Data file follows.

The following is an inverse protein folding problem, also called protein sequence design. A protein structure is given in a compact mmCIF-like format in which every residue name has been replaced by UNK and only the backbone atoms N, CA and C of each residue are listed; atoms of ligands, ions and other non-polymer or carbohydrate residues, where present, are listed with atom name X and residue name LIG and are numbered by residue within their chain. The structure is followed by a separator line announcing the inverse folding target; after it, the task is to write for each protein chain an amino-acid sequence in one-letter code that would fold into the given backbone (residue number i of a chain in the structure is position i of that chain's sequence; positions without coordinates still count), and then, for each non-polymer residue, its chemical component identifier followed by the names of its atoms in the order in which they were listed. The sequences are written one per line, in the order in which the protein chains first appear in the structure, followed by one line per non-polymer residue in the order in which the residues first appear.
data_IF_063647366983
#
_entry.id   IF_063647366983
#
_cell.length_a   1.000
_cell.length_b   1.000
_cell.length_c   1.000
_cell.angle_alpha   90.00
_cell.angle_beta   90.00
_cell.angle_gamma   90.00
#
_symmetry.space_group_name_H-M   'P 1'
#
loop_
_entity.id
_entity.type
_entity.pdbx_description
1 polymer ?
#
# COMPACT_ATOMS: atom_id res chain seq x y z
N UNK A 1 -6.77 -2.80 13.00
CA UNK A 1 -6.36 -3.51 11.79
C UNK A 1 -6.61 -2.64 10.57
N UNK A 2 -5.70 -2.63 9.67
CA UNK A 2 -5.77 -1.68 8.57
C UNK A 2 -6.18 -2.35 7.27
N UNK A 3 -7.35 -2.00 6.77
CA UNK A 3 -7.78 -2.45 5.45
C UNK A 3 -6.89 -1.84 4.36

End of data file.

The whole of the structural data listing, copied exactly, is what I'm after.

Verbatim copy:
The following is an inverse protein folding problem, also called protein sequence design. A protein structure is given in a compact mmCIF-like format in which every residue name has been replaced by UNK and only the backbone atoms N, CA and C of each residue are listed; atoms of ligands, ions and other non-polymer or carbohydrate residues, where present, are listed with atom name X and residue name LIG and are numbered by residue within their chain. The structure is followed by a separator line announcing the inverse folding target; after it, the task is to write for each protein chain an amino-acid sequence in one-letter code that would fold into the given backbone (residue number i of a chain in the structure is position i of that chain's sequence; positions without coordinates still count), and then, for each non-polymer residue, its chemical component identifier followed by the names of its atoms in the order in which they were listed. The sequences are written one per line, in the order in which the protein chains first appear in the structure, followed by one line per non-polymer residue in the order in which the residues first appear.
data_IF_063647366983
#
_entry.id   IF_063647366983
#
_cell.length_a   1.000
_cell.length_b   1.000
_cell.length_c   1.000
_cell.angle_alpha   90.00
_cell.angle_beta   90.00
_cell.angle_gamma   90.00
#
_symmetry.space_group_name_H-M   'P 1'
#
loop_
_entity.id
_entity.type
_entity.pdbx_description
1 polymer ?
#
# COMPACT_ATOMS: atom_id res chain seq x y z
N UNK A 1 -6.77 -2.80 13.00
CA UNK A 1 -6.36 -3.51 11.79
C UNK A 1 -6.61 -2.64 10.57
N UNK A 2 -5.70 -2.63 9.67
CA UNK A 2 -5.77 -1.68 8.57
C UNK A 2 -6.18 -2.35 7.27
N UNK A 3 -7.35 -2.00 6.77
CA UNK A 3 -7.78 -2.45 5.45
C UNK A 3 -6.89 -1.84 4.36